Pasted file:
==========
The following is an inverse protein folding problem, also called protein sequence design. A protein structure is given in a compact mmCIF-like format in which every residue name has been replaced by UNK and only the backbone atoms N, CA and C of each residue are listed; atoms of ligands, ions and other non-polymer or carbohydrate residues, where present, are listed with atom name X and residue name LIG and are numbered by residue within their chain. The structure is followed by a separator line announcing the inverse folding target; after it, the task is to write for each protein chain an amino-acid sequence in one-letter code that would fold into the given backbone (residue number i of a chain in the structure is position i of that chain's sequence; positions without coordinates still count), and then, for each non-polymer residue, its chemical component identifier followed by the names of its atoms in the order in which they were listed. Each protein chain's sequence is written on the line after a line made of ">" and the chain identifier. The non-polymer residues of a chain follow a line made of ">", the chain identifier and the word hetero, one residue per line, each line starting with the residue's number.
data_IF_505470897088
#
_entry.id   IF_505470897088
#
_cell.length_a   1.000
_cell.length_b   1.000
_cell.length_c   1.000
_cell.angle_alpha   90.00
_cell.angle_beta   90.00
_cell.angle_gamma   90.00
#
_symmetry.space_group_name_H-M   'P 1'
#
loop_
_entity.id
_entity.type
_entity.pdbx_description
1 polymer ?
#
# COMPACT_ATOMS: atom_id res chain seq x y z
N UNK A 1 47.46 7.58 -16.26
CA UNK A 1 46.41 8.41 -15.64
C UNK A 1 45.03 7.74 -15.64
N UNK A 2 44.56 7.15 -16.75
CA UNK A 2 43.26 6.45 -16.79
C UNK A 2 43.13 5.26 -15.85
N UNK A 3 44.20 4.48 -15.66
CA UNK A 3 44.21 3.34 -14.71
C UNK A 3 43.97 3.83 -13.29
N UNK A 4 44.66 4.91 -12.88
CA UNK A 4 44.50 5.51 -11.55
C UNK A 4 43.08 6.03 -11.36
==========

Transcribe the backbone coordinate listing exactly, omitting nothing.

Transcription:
The following is an inverse protein folding problem, also called protein sequence design. A protein structure is given in a compact mmCIF-like format in which every residue name has been replaced by UNK and only the backbone atoms N, CA and C of each residue are listed; atoms of ligands, ions and other non-polymer or carbohydrate residues, where present, are listed with atom name X and residue name LIG and are numbered by residue within their chain. The structure is followed by a separator line announcing the inverse folding target; after it, the task is to write for each protein chain an amino-acid sequence in one-letter code that would fold into the given backbone (residue number i of a chain in the structure is position i of that chain's sequence; positions without coordinates still count), and then, for each non-polymer residue, its chemical component identifier followed by the names of its atoms in the order in which they were listed. Each protein chain's sequence is written on the line after a line made of ">" and the chain identifier. The non-polymer residues of a chain follow a line made of ">", the chain identifier and the word hetero, one residue per line, each line starting with the residue's number.
data_IF_505470897088
#
_entry.id   IF_505470897088
#
_cell.length_a   1.000
_cell.length_b   1.000
_cell.length_c   1.000
_cell.angle_alpha   90.00
_cell.angle_beta   90.00
_cell.angle_gamma   90.00
#
_symmetry.space_group_name_H-M   'P 1'
#
loop_
_entity.id
_entity.type
_entity.pdbx_description
1 polymer ?
#
# COMPACT_ATOMS: atom_id res chain seq x y z
N UNK A 1 47.46 7.58 -16.26
CA UNK A 1 46.41 8.41 -15.64
C UNK A 1 45.03 7.74 -15.64
N UNK A 2 44.56 7.15 -16.75
CA UNK A 2 43.26 6.45 -16.79
C UNK A 2 43.13 5.26 -15.85
N UNK A 3 44.20 4.48 -15.66
CA UNK A 3 44.21 3.34 -14.71
C UNK A 3 43.97 3.83 -13.29
N UNK A 4 44.66 4.91 -12.88
CA UNK A 4 44.50 5.51 -11.55
C UNK A 4 43.08 6.03 -11.36